Pneumonia can be caused by a bacterial or viral infection. In rarer cases, it can be caused by a fungus. Conditions that weaken the immune system like smoking, COPD, and chemical exposure can cause damage to the lungs thus making them more susceptible to bacteria that can cause pneumonia.
Risk factors for bronchitis include smoking, a compromised or weakened immune system, occupational exposure to irritants, and gastric reflux, which irritates the throat and increases the risk of bronchitis.
Pneumonia risk factors include being under the age of two or being over the age of 65 as these age groups have weaker immune systems, having a chronic disease, being a smoker, and being hospitalized – especially if you are on a device that helps you breathe.
As you can see, the risk factors for bronchitis and pneumonia are quite similar.
Complications that can arise from bronchitis are the progression from acute bronchitis to chronic bronchitis, or the development of chronic obstructive pulmonary disease (COPD). In some cases as well, bronchitis can progress to pneumonia.
Complications of pneumonia are lung abscess, fluid accumulation in the lungs, difficulty breathing, and organ failure due to bacteria entering the bloodstream.
In diagnosis of either disease, your doctor will analyze your sputum to determine if the cause is bacterial or viral. A chest X-ray will also be done, especially if pneumonia is suspected. Your doctor may also run blood work to check your white blood cells, which can reveal severity of the illness. High levels of white blood cells reveal that your body is fighting off a more serious infection.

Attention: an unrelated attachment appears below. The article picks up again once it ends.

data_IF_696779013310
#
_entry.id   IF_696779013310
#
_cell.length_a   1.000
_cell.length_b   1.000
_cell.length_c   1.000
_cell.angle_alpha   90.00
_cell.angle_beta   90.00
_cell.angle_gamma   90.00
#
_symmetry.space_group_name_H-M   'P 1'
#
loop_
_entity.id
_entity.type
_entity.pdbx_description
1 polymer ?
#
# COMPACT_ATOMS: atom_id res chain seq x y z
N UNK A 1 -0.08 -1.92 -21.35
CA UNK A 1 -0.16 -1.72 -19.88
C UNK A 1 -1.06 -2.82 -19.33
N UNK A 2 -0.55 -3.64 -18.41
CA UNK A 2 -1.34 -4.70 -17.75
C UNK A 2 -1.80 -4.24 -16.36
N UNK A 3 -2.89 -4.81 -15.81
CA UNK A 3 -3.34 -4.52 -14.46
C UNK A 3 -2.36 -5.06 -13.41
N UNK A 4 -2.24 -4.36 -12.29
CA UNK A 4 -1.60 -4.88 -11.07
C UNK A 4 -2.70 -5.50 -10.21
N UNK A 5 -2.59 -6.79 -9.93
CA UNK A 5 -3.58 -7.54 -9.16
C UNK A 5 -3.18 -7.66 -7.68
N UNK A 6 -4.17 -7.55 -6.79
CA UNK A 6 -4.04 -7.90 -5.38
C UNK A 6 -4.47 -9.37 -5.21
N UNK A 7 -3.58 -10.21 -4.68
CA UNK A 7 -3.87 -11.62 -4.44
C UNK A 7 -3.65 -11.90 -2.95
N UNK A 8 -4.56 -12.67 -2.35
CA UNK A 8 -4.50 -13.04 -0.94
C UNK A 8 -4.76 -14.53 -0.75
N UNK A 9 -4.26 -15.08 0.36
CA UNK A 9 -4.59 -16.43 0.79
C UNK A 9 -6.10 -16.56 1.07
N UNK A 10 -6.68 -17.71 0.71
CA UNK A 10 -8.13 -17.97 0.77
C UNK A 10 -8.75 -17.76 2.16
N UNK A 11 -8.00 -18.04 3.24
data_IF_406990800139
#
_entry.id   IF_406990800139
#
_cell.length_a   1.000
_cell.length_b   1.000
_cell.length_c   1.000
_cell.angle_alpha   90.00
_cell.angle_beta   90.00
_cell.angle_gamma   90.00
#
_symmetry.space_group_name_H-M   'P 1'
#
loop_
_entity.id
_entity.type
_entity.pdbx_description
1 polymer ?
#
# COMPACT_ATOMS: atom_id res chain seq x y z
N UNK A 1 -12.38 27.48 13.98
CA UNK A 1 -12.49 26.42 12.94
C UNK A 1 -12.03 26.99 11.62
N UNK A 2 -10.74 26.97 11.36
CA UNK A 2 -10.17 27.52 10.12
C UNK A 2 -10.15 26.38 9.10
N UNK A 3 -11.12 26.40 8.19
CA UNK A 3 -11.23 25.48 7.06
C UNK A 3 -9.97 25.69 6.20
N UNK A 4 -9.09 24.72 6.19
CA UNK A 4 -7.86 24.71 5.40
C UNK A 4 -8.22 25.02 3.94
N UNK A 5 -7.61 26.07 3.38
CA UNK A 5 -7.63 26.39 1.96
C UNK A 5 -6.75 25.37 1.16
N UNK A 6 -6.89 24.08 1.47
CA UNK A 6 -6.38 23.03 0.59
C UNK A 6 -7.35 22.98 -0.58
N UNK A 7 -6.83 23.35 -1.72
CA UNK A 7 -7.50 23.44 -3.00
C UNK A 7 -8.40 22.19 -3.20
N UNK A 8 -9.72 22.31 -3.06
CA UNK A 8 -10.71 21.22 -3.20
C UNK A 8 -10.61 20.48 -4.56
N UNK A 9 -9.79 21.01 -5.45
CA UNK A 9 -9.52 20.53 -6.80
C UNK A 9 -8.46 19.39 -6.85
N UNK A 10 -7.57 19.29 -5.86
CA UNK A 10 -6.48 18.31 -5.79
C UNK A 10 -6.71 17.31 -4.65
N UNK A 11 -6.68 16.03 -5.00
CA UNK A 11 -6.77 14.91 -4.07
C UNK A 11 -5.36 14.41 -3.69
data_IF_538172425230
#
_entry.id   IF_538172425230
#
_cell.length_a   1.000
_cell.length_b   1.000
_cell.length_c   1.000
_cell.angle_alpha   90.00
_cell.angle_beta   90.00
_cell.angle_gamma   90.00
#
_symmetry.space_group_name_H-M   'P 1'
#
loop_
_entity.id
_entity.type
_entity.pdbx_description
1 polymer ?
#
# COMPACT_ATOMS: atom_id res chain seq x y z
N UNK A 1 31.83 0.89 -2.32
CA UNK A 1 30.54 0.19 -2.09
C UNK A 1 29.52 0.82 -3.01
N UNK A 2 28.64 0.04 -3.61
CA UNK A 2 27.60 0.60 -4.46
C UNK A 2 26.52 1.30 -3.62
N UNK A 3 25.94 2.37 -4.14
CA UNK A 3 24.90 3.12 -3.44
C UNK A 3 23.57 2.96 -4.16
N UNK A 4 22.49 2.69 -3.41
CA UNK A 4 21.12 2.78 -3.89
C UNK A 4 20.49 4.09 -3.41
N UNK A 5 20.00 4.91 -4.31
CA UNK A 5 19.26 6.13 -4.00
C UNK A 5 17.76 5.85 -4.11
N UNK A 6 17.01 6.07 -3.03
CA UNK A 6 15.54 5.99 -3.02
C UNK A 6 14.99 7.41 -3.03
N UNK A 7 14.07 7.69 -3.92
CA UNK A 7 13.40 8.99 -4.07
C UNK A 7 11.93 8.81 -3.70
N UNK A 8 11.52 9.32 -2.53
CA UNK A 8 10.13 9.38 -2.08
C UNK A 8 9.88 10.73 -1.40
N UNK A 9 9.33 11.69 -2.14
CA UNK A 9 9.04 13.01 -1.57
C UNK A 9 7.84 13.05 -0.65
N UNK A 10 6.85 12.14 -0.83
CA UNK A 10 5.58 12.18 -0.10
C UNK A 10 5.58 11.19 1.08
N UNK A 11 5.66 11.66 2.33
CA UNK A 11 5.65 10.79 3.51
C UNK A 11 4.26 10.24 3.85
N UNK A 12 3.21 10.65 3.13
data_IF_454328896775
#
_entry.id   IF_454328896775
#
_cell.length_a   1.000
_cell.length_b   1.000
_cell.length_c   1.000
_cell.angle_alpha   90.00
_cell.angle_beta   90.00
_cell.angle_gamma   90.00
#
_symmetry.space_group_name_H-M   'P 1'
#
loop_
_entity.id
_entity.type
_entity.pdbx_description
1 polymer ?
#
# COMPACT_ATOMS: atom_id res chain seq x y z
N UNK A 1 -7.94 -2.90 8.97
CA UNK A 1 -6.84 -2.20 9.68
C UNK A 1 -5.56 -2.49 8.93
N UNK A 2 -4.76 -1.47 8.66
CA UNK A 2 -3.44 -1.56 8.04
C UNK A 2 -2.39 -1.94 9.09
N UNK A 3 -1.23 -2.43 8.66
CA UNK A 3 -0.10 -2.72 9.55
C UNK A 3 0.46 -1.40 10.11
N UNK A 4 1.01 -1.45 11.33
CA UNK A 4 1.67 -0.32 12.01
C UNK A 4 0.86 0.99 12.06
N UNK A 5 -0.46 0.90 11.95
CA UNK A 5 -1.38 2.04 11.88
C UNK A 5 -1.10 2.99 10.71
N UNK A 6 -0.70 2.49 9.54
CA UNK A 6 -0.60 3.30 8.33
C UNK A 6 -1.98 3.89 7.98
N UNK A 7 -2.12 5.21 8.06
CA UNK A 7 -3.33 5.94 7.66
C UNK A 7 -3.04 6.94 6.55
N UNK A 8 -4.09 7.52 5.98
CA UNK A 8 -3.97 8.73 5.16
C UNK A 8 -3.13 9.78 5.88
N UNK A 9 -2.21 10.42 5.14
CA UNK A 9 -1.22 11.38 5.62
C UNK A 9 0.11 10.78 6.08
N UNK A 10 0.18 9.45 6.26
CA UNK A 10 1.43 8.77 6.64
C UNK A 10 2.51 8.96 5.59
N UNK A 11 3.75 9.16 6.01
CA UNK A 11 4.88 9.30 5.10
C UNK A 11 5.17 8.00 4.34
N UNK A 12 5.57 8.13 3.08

Your doctor may also run a lung function test to determine how well your lungs are working.
If bronchitis is caused by a bacteria, antibiotics are prescribed, but if the cause is viral then antibiotics are not effective. Inhalers, plenty of rest, and over-the-counter pain killers are often the best course of treatment to get over bronchitis.
Pneumonia is often treated with antibiotics or antiviral medication. If a high fever is present, your doctor may also prescribe antipyretics (fever-suppressing medications). Cough medications may also be used to relieve congestion. With proper rest and hydration, pneumonia will only stick around for a couple of weeks and you will be back on your feet once again.